James Hunt and Niki Lauda are a filmmaker’s dream.
In the mid-1970s they shared an epic rivalry in a sport – Formula One – with plenty of action and death-defying drama. Off the track, the two men couldn’t have been more different, offering director Ron Howard and screenwriter Peter Morgan (The Queen, Frost/Nixon) the chance to explore something much more interesting than the typical sports movie where a single hero is on a path to inevitable glory.
The problem with car-racing movies, though, is that they are car-racing movies. Has any director found a way to spare audiences the eventual tedium of watching automobiles go around and around a track and instead capture the thrill of the sport?
Howard, a dependable craftsman not known for action sequences, does his best by putting cameras just about everywhere you could imagine: down at a driver’s feet inside the cockpit, behind spinning wheels, up above trees that hide speeding cars and by the side of the track as cars whip by.
While Howard is busy with these multiple perspectives, Morgan’s screenplay is singularly focused on the two men’s contrasting personalities, which become not just differences of character or temperament, but opposing life philosophies. Hunt is the brash, reckless Englishman who beds any woman he wants and swigs champagne before a race, whereas Austrian Lauda is the calculating, impersonal technician.
To its credit, the film portrays both men as equally unlikeable. Chris Hemsworth (Thor) plays Hunt with such cocksureness that he nearly swaggers over the line into parody. Daniel Brühl (Inglourious Basterds) seems to revel in playing up Lauda’s more oft-putting character traits. Why his wife loves him is anyone’s guess, although none of the secondary characters, including Olivia Wilde as Hunt’s wife, are much more than thinly drawn sideshows to the main event of Hunt and Lauda’s battles.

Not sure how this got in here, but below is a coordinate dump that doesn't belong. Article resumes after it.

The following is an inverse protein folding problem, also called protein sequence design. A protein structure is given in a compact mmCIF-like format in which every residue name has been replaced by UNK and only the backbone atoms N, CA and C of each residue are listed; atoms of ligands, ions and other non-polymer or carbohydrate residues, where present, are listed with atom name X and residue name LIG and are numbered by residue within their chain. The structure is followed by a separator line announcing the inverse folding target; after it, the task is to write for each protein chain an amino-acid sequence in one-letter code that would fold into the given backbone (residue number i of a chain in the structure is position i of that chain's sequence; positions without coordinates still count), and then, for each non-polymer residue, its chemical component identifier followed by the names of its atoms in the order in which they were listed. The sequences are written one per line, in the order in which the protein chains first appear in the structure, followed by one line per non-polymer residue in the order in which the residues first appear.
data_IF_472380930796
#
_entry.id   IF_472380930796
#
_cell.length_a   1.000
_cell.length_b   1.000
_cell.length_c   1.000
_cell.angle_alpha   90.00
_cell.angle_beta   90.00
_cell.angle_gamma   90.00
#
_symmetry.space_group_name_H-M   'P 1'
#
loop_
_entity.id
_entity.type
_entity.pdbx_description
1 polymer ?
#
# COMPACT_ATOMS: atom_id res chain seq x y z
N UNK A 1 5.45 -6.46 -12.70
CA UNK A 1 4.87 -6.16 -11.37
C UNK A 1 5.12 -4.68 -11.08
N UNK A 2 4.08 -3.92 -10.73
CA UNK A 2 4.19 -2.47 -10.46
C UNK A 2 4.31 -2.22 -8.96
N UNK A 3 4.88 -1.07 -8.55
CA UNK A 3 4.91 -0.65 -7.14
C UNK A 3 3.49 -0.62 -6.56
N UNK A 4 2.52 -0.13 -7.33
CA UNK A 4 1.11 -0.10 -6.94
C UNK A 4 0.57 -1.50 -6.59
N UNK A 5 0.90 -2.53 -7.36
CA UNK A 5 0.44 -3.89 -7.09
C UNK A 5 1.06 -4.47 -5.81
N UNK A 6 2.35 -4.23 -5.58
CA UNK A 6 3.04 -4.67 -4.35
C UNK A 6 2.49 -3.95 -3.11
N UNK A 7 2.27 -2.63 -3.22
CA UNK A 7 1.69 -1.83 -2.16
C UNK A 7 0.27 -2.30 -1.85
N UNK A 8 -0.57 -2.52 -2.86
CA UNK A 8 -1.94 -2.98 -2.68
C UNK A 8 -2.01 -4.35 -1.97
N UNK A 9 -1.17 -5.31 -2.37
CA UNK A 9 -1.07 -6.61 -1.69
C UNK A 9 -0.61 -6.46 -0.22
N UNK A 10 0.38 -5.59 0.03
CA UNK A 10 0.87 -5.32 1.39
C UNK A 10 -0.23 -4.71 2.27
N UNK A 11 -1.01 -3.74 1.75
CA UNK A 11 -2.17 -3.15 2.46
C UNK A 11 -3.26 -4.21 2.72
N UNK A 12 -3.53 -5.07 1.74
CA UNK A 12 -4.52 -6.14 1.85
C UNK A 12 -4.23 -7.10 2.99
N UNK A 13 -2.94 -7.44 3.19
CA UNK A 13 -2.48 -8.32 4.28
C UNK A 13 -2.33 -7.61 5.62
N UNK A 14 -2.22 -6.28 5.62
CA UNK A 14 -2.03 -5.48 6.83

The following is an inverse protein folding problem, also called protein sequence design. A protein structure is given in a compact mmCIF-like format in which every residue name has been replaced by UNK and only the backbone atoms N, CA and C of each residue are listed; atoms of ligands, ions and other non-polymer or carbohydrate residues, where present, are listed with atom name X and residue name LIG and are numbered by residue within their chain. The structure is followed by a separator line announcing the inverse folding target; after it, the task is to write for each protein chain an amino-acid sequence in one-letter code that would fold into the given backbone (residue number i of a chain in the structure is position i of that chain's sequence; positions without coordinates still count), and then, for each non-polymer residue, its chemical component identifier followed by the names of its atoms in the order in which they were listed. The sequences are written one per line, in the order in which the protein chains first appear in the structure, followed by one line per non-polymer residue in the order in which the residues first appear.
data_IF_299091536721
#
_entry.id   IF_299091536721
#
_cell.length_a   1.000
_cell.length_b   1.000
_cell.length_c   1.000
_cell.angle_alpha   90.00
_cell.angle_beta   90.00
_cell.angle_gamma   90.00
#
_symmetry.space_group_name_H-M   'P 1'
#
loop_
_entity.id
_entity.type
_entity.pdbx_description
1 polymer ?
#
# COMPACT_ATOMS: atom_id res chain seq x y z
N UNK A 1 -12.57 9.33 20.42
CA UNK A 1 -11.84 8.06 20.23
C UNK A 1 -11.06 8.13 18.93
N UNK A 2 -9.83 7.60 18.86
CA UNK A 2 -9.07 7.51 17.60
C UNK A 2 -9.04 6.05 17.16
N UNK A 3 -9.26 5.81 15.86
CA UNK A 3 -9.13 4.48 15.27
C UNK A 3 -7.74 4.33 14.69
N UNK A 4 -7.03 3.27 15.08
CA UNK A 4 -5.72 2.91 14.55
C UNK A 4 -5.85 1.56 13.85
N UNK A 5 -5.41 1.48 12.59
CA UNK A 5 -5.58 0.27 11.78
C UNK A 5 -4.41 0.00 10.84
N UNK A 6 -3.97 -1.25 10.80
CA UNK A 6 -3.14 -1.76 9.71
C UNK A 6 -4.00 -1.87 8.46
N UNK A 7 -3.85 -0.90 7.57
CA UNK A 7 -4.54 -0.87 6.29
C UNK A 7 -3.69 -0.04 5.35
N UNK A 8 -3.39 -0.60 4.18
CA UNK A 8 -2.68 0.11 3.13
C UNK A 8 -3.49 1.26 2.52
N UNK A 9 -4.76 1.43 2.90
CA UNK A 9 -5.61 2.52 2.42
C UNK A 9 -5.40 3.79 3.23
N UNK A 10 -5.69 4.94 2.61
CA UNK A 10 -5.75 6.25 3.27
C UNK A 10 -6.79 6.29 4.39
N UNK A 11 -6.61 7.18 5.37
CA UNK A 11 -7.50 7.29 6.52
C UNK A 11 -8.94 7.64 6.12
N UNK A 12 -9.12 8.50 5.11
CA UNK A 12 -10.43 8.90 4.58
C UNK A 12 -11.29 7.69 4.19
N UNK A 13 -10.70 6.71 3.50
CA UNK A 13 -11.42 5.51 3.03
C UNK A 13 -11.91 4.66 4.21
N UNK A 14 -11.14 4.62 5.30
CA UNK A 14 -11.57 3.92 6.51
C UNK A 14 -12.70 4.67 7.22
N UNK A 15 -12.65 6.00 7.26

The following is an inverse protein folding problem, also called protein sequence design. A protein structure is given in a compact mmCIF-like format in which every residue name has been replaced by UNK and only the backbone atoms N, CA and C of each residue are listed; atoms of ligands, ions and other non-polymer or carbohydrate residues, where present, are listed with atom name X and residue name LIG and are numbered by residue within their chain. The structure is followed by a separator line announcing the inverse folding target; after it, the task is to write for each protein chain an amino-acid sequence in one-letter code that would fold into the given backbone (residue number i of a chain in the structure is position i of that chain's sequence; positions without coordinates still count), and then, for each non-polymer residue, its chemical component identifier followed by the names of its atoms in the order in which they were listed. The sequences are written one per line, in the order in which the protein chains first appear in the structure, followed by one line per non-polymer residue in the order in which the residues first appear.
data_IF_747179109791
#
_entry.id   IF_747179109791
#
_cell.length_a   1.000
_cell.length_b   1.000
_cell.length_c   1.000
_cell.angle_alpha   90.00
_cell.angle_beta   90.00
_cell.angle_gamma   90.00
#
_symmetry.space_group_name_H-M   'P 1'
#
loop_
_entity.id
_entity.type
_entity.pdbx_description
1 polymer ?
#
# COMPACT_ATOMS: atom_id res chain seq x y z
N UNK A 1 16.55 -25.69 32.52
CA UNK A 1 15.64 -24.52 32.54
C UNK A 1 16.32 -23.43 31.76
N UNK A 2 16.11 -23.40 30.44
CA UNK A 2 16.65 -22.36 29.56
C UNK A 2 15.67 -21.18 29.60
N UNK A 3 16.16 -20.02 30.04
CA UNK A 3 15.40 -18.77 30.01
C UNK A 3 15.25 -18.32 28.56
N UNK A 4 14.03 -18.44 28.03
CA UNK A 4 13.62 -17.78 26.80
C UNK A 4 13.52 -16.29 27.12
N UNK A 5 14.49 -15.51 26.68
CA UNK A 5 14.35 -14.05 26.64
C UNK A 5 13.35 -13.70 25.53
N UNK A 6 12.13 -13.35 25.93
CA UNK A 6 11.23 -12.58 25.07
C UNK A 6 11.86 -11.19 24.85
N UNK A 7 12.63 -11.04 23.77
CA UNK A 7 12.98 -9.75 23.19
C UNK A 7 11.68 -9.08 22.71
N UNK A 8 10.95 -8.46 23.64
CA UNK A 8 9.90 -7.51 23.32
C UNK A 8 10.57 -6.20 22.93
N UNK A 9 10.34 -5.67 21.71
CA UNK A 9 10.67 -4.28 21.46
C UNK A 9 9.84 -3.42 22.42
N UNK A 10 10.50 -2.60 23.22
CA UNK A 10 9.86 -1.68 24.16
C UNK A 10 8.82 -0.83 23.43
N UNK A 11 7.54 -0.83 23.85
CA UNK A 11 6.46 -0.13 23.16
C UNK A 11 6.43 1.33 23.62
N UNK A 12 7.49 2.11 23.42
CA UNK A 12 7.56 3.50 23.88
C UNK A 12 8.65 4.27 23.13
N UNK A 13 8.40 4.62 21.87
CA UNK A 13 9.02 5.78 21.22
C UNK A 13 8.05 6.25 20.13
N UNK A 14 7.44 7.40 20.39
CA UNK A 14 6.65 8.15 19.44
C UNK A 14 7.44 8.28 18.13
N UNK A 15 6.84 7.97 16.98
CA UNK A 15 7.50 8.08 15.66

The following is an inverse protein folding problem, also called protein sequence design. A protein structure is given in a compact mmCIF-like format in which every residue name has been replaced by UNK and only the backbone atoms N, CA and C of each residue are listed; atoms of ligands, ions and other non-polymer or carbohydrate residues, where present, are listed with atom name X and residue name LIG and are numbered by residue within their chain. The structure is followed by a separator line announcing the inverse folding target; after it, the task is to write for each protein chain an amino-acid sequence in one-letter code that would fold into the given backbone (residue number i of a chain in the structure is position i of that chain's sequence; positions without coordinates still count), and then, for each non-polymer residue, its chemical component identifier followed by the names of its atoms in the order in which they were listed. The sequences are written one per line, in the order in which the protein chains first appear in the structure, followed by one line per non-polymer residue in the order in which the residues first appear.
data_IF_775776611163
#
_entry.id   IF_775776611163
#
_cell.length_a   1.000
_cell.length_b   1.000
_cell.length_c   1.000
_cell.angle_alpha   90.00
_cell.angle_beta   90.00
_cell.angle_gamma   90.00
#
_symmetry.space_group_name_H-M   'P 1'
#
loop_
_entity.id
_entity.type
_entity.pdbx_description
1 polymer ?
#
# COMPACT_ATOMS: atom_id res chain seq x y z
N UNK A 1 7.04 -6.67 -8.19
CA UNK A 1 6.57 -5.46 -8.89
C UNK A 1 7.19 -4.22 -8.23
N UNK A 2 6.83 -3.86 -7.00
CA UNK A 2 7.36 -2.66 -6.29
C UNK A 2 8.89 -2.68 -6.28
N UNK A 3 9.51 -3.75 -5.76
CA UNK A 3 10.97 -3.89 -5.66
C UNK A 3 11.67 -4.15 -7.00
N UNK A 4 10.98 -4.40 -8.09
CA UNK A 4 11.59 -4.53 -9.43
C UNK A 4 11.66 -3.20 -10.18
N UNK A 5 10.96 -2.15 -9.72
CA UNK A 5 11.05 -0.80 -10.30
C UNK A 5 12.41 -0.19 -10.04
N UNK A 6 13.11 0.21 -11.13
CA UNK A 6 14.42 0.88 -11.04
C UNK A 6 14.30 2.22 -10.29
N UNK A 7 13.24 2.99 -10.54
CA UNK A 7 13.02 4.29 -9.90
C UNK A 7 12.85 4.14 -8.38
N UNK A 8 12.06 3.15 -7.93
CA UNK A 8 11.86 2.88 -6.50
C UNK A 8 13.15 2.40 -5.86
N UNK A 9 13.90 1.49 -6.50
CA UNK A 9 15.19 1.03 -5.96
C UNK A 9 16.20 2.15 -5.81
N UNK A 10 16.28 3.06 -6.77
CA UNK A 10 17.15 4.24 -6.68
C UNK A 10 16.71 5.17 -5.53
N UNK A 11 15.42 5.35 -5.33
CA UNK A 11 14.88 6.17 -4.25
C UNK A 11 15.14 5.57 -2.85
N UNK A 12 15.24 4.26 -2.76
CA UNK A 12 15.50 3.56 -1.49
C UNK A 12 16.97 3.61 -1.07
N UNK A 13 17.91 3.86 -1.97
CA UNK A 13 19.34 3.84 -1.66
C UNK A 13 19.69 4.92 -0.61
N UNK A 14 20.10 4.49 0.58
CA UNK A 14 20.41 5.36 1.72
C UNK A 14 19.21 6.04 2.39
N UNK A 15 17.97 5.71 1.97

Howard has to compress six years of those battles into a mere 123 minutes, which means he is briefly forced to recount race results at whiplash speed: Lauda wins this one, Hunt wins that one. Points totals are flashed on screen. It also means the film opens and closes with bits of completely superfluous voice-over dialogue explaining the rivalry and the two men’s hard-won respect for each other.
The movie finds its emotional centre when Lauda has a crash during a race in 1976 that leaves him badly burned. The scenes of his recovery, including him getting his lungs vacuumed, are painful to watch. When he gets back in the car, it’s emotional, though hardly as rousing as Howard and Morgan want it to be.
The final showdown to decide who will emerge as champion of the world, shot in a gritty palette by cinematographer Anthony Dod Mantle, manages a surprise twist – even if who winds up on the podium is predictable.
The movie could have ended there, but Howard and Morgan can’t resist a denouement where the rivals have a chance encounter in an airplane hangar and bludgeon the audience with a discussion of their different philosophies of life, just in case you haven’t been watching. Lauda tells Hunt that hard work and dedication make a champion, while Hunt says that if you don’t enjoy life, what’s the point of winning races.
Unlike so many other conventional sports movies, Howard chooses not to take sides. It’s a wise decision in an entertaining movie with two solid performances that only occasionally stalls because of its sometimes heavy-handed treatment of Hunt and Lauda’s differences.